- magic flute Tamino’s guard against black magic. [Ger. Opera: Mozart, Magic Flute, Westerman, 102–104]
- malachite guards wearer from evil spirits, enchantments. [Gem Symbolism: Kunz, 97]
- mark of Cain God’s safeguard for Cain from potential slayers. [O.T.: Genesis 4:15]
- moly herb given by Hermes to Odysseus to ward off Circe’s spells. [Gk. Myth.: Odyssey ]
- rowan ash tree which guards against fairies and witches. [Br. Folklore: Briggs, 344]
- St. Benedict’s cross charm against disease and danger. [Christian Iconog.: Jobes, 386]
- St. Christopher medal to protect travelers. [Christian Hist.: NCE, 552]
- St. John’s wort defense against fairies, evil spirits, the Devil. [Br. Folklore: Briggs, 335–336]
- sard guards against incantations and sorcery. [Gem Symbolism: Kunz, 107]
- serpentine guards against bites of venomous creatures. [Gem Symbolism: Kunz, 108]
- wood knocking on it averts dire consequences. [Western Culture: Misc.]
pro·tect / prəˈtekt/ • v. [tr.] keep safe from harm or injury: he tried to protect Kelly from the attack| [intr.] certain vitamins may protect against heart disease. ∎ [often as adj.] (protected) aim to preserve (a threatened plant or animal species) by legislating against collecting or hunting. ∎ [often as adj.] (protected) restrict by law access to or development of (land) so as to preserve its natural state: logging is continuing in protected areas in violation of an international agreement. ∎ (often be protected) (of an insurance policy) promise to pay (someone) an agreed amount in the event of loss, injury, fire, theft, or other misfortune: in the event of your death, your family will be protected against any financial problems that may arise. ∎ Econ. shield (a domestic industry) from competition by imposing import duties on foreign goods. ∎ Comput. restrict access to or use of (data or a memory location): security products are designed to protect information from unauthorized access. ∎ provide funds to meet (a bill of exchange or commercial draft). DERIVATIVES: pro·tect·a·ble adj.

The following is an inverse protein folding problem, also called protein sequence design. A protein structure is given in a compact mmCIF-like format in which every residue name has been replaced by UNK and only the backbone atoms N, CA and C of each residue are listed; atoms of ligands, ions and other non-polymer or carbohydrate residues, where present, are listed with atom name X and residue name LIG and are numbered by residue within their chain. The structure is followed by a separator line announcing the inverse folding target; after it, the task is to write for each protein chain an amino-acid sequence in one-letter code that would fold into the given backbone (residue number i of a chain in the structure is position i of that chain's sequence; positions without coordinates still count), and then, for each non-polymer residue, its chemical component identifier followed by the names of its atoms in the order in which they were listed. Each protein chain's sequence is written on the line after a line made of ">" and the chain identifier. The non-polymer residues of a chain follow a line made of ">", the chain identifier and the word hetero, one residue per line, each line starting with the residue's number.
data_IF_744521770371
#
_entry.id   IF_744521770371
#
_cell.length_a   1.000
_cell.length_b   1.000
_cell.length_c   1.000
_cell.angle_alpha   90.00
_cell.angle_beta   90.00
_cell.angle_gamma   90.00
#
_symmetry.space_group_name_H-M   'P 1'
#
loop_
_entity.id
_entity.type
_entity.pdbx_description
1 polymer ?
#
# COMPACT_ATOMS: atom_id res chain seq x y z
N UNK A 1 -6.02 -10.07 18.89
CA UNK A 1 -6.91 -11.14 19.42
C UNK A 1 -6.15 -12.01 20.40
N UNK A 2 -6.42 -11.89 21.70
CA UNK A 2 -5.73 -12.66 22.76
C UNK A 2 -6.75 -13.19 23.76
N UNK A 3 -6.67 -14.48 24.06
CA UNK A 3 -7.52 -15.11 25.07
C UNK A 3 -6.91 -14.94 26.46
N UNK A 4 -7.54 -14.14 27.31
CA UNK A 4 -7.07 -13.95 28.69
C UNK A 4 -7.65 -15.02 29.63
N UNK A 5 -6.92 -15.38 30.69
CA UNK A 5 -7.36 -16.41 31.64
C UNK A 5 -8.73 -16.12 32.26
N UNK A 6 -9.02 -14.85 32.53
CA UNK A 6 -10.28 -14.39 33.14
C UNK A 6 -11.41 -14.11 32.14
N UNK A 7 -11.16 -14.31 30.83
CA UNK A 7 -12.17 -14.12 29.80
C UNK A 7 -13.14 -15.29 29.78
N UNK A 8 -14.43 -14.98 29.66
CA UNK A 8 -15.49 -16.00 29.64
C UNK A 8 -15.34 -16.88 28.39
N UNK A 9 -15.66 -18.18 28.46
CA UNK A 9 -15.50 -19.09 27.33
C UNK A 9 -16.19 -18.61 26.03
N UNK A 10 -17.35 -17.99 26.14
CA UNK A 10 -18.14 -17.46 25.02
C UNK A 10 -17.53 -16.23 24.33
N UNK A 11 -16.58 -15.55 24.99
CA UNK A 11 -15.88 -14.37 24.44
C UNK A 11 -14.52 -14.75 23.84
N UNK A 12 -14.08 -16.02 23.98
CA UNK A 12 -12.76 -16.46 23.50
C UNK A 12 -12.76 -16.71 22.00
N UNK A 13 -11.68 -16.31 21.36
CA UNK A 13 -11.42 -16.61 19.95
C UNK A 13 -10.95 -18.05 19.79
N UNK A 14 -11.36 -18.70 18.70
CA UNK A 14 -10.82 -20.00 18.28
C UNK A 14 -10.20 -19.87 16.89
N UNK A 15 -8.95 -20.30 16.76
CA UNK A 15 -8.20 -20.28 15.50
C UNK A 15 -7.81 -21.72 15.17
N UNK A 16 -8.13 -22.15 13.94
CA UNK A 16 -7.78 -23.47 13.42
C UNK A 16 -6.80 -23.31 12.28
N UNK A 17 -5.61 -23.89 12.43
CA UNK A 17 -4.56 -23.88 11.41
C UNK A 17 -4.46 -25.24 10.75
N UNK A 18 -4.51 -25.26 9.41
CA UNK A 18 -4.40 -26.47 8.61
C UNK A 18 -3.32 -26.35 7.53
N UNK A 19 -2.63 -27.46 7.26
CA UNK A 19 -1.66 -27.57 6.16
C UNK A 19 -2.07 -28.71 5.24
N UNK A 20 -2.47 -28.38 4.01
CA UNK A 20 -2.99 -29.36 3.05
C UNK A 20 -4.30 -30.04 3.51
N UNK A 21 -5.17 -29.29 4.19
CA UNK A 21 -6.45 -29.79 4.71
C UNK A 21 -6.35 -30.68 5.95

pro·tec·tion / prəˈtekshən/ • n. the action of protecting someone or something, or the state of being protected: the B vitamins give protection against infection his son was put under police protection. ∎ a person or thing that prevents someone or something from suffering harm or injury: the castle was built as protection against the Saxons | [in sing.] a protection against the evil eye. ∎ the cover provided by an insurance policy. ∎ (usu. protections) a legal or other formal measure intended to preserve civil liberties and rights. ∎ a document guaranteeing immunity from harm to the person specified in it. ∎ the practice of paying money to criminals so as to prevent them from attacking oneself or one's property: [as adj.] a protection racket. ∎ (also protection money) the money so paid to criminals, esp. on a regular basis. ∎ archaic used euphemistically to refer to the keeping of a mistress by her lover in a separate establishment: she was living under his lordship's protection at Gloucester Gate.
Protection ★½ 2001 (R)
Mobster Sal (Baldwin) and his family are relocated into the witness protection program and Sal gets a job with real estate broker Ted (Gallagher), who's putting together a lowincome housing project. But Sal can't resist using his past and brings in local crime boss Lujack (Tager) to finance the deal. 97m/C VHS, DVD . Stephen Baldwin, Peter Gallagher, Katie Griffin, Deborah Odell, Vlasta Vrana, Aron Tager; D: John Flynn; W: Jack Kelly; C: Marc Charlebois; M: Richard (Rick) Marvin. VIDEO
So protection XIV. — (O)F. or late L. protector XIV. — (O)F. — late L.; hence protectorate (-ATE1) XVII.